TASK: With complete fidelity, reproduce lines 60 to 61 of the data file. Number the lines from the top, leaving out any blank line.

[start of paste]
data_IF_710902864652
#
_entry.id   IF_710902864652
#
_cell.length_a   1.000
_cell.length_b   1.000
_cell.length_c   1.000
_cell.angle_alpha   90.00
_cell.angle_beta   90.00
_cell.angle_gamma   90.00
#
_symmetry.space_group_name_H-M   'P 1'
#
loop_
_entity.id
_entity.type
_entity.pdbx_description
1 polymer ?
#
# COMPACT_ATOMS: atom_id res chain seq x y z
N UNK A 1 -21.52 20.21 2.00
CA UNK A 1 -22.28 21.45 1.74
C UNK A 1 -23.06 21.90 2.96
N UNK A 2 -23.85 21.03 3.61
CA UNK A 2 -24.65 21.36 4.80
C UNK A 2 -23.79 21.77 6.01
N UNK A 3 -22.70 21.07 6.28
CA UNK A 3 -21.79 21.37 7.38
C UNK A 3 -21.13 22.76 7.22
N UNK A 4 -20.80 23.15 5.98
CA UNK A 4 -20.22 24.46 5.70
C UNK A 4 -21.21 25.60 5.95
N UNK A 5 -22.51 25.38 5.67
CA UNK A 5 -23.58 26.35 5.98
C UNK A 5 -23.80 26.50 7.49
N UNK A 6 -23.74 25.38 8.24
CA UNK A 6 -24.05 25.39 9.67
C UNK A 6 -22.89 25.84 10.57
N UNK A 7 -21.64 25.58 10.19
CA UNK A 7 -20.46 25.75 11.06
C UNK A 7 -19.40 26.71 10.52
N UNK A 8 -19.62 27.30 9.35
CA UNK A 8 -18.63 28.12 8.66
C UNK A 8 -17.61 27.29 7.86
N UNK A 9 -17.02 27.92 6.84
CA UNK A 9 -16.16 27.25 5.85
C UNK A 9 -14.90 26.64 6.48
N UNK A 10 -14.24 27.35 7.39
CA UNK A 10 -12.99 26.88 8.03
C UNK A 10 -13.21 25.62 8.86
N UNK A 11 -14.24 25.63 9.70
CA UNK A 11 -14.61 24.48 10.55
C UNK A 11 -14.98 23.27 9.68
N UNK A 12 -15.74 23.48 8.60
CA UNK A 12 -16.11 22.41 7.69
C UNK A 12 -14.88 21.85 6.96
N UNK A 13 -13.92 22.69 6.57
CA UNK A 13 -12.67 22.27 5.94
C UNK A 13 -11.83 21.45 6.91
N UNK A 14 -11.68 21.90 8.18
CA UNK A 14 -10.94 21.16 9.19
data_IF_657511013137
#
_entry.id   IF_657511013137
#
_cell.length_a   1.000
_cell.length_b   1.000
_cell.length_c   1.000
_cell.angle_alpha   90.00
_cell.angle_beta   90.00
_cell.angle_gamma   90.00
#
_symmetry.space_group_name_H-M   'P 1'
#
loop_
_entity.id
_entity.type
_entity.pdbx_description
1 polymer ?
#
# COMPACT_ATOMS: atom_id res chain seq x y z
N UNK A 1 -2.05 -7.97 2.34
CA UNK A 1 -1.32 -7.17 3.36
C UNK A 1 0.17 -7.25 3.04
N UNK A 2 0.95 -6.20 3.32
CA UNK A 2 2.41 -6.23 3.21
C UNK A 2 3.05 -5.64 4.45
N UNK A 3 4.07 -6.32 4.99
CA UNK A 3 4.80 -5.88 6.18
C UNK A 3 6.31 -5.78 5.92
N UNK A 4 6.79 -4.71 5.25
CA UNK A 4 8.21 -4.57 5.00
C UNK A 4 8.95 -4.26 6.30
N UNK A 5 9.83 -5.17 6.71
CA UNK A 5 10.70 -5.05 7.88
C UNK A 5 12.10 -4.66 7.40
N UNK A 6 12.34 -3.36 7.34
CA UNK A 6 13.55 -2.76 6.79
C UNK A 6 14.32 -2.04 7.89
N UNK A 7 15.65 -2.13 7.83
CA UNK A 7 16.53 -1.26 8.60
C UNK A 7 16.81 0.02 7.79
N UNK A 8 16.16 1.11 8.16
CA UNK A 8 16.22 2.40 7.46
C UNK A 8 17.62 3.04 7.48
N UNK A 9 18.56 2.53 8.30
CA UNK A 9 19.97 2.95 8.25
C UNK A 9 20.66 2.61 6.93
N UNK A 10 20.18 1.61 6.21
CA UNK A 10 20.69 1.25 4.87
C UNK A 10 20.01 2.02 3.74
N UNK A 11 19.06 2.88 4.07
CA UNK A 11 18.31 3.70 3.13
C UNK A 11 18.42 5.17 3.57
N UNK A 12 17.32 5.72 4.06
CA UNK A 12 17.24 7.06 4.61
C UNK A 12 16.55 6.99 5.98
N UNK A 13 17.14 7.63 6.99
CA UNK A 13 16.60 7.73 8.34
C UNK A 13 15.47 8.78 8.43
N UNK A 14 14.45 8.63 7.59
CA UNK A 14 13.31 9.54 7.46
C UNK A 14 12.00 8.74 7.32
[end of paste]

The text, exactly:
N UNK A 14 -11.68 21.90 8.18
CA UNK A 14 -10.94 21.16 9.19